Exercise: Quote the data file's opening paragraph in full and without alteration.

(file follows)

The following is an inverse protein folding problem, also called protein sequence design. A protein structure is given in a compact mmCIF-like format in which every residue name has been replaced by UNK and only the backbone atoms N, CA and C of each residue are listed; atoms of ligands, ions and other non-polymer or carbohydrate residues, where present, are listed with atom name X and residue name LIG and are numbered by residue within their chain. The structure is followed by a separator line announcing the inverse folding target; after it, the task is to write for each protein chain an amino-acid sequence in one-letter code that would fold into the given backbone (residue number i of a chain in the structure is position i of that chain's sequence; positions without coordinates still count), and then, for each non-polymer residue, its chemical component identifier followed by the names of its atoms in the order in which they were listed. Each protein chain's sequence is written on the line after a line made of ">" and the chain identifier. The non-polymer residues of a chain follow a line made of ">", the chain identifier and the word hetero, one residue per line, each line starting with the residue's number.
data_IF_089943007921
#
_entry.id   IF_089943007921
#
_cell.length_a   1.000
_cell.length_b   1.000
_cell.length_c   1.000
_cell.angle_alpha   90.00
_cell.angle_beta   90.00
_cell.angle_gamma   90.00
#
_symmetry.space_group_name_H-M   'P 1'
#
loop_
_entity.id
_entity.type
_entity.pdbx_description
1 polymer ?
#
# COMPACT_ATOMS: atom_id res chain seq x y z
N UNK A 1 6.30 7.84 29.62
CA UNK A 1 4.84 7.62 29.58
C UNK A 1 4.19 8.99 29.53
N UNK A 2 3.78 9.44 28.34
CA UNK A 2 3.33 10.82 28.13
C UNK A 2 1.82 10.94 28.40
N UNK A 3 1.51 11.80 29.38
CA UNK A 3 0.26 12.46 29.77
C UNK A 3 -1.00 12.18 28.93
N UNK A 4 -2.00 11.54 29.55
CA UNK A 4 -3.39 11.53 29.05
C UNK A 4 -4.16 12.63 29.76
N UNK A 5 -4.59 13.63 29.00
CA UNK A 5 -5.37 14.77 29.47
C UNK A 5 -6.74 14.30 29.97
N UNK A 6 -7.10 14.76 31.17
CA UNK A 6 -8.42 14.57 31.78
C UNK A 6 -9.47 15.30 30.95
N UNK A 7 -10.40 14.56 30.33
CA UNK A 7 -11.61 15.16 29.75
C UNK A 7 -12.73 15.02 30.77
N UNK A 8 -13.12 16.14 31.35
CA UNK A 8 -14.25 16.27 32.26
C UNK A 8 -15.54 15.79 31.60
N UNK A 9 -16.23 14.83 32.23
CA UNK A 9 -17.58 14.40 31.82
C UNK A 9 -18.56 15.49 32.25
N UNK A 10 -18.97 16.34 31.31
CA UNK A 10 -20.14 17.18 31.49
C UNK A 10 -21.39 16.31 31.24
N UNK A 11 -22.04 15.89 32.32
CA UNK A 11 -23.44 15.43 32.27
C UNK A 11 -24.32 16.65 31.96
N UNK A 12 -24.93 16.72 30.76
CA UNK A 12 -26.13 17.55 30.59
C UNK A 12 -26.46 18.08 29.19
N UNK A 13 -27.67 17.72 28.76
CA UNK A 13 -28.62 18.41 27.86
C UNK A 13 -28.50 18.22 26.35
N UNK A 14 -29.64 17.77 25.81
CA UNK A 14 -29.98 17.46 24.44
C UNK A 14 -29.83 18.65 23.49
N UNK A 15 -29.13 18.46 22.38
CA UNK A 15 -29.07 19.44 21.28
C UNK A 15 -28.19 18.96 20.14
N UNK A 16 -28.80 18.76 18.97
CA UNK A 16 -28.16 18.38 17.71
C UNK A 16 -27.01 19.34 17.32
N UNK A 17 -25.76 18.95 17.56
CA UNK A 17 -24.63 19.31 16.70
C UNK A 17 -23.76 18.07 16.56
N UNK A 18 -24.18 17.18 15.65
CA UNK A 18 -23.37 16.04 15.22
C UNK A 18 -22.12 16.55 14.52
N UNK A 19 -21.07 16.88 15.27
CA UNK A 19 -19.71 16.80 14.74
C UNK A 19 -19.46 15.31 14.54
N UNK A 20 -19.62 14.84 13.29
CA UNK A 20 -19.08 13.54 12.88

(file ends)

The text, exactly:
The following is an inverse protein folding problem, also called protein sequence design. A protein structure is given in a compact mmCIF-like format in which every residue name has been replaced by UNK and only the backbone atoms N, CA and C of each residue are listed; atoms of ligands, ions and other non-polymer or carbohydrate residues, where present, are listed with atom name X and residue name LIG and are numbered by residue within their chain. The structure is followed by a separator line announcing the inverse folding target; after it, the task is to write for each protein chain an amino-acid sequence in one-letter code that would fold into the given backbone (residue number i of a chain in the structure is position i of that chain's sequence; positions without coordinates still count), and then, for each non-polymer residue, its chemical component identifier followed by the names of its atoms in the order in which they were listed. Each protein chain's sequence is written on the line after a line made of ">" and the chain identifier. The non-polymer residues of a chain follow a line made of ">", the chain identifier and the word hetero, one residue per line, each line starting with the residue's number.